Cervical Fracture Treatment- Orthopedics

Cervical fracture occurs when a force breaks the cervical bones. It is likely to occur following a motor vehicle accident or fall. The condition may be life threatening if the injury affects the spinal cord.

Nonetheless, if the patient has no neurological symptoms, for example, numbness, weakness, fainting, spinal involvement is unlikely. 

Before your doctor decides to perform a surgery or initiate other treatments, they should first confirm the diagnosis of cervical fracture. Besides, it is also necessary to locate the site of injury and identify the severity of the injury.

For this purpose, they can order imaging tests such as MRI and CT scan.

CT Scan

Computed tomography scan uses X-rays and computer processing to create detailed images of the bones in the affected area. Unlike plain X-ray, the CT scan creates images from different angles. Thus, it is more useful than plain X-ray in detecting a cervical fracture.

For the same reason, the doctor may order CT scan even when plain X-ray shows no evidence of injury while the symptoms suggest an injury.

Besides, the doctor may use the latest CT technique called Multidetector-row CT (MDCT). MDCT allows for high-resolution images and further simplifies the diagnostic procedure.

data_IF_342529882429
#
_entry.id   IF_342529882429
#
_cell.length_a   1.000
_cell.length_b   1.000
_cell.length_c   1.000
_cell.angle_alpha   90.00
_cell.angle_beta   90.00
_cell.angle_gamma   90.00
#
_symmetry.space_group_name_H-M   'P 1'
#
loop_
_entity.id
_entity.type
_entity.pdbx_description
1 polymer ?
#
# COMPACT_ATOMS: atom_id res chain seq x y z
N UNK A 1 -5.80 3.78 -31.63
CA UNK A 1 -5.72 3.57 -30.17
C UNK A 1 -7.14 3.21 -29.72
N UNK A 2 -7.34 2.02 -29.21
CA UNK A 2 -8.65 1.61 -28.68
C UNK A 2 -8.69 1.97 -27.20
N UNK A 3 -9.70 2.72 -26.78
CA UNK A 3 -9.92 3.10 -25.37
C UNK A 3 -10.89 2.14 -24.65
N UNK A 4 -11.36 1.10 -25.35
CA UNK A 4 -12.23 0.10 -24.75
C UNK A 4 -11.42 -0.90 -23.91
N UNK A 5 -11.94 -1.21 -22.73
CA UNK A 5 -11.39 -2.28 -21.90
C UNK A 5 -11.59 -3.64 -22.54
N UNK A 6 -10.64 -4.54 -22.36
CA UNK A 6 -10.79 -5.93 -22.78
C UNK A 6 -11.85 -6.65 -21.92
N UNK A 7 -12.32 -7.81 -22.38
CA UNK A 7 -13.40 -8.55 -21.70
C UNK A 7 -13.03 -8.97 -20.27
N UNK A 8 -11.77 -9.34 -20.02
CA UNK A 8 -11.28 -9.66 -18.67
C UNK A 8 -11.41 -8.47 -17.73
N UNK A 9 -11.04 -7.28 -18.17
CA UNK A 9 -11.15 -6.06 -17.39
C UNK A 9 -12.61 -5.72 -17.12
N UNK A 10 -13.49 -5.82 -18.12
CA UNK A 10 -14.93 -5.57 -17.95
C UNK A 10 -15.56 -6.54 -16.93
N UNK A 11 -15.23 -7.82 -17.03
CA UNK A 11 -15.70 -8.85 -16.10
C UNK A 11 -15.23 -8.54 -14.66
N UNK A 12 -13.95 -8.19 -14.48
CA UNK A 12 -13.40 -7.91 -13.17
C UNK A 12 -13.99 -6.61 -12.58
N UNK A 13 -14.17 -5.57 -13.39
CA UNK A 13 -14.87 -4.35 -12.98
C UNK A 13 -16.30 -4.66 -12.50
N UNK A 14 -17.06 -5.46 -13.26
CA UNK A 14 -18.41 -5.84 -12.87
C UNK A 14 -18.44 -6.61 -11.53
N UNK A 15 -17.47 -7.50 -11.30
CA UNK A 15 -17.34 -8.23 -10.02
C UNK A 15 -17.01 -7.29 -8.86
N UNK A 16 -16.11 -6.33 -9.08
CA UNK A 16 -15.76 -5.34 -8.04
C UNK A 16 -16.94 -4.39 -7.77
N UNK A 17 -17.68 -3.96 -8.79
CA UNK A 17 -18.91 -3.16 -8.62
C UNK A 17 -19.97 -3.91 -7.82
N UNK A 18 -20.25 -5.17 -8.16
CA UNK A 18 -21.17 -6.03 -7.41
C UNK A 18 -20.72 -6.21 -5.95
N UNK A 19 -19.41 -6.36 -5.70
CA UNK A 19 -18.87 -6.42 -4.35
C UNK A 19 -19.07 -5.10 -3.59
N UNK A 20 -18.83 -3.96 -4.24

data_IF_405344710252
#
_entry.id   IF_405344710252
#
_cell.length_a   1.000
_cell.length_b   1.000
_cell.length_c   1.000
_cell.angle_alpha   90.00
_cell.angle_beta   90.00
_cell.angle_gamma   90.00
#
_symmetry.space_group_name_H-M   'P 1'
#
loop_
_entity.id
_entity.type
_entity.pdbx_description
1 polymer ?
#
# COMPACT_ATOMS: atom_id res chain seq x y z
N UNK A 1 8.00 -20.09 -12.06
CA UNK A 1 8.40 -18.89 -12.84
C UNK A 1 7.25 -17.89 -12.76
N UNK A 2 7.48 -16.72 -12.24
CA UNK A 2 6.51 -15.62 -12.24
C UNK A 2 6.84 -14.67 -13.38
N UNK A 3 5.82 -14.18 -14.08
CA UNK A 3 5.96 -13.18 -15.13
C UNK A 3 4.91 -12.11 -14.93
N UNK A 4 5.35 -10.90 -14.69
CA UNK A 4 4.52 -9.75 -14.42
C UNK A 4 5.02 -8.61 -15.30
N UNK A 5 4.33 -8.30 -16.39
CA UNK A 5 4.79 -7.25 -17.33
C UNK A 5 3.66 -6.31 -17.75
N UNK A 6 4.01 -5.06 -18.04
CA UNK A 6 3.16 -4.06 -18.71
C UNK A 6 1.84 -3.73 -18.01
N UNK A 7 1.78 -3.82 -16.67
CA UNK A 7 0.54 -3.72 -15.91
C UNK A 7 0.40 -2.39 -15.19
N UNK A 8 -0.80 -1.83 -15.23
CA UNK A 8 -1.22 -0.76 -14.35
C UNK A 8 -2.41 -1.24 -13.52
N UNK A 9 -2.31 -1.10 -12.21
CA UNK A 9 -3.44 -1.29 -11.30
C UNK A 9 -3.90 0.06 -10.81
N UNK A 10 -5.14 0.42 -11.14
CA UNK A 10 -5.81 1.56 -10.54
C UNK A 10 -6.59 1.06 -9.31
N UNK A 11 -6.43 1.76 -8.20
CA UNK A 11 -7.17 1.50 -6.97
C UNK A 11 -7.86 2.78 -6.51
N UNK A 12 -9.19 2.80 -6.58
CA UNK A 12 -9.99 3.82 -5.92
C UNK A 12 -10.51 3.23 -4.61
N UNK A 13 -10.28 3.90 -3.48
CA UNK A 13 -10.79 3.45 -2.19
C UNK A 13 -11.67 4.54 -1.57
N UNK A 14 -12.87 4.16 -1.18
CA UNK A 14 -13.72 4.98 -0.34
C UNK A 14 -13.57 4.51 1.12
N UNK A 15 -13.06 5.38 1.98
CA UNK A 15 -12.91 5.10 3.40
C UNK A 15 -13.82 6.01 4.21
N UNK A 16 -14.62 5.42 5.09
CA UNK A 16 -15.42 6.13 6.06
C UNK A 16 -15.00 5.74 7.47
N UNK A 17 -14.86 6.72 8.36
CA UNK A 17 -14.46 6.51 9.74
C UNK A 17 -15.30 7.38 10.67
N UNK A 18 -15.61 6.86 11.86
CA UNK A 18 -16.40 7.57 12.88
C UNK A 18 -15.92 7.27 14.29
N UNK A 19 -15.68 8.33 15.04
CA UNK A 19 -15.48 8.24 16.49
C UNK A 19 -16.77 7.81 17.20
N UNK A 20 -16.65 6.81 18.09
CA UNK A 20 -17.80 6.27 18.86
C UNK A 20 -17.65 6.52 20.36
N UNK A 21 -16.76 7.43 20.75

Magnetic resonance imaging uses a powerful magnet, radio waves, and a computer. It can be used as a complementary diagnostic tool for cervical fracture in addition to CT scan.

Most notably, MRI helps identify the site of injury and provides information for its management.

Cervical Fracture Treatment: Things to Know

If the fracture has occurred in the bones closer to the skull, using a rigid cervical collar is the first option. If the ligaments connecting the base of the skull to the cervical vertebra is intact (as seen on MRI), the doctor may recommend using a halo crown. A halo crown stabilizes the cervical spine.

Surgery may be necessary if the injury affects the spinal cord. Besides, a type of steroid drug called methylprednisolone, within the first eight hours after the injury, may be used to minimize spinal cord injury.



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About the Author:
Shailesh Sharma is a registered pharmacist and medical content writer from Nepal. He enjoys digging into latest findings of research and strongly believes in evidence-based health information. He graduated from Pokhara University School of Health and Allied Sciences and was engaged in clinical pharmacy and academia in various regions of Nepal for almost 9 years. Shailesh also serves as Project Manager of Graduate Pharmacists’ Association, Nepal (GPAN).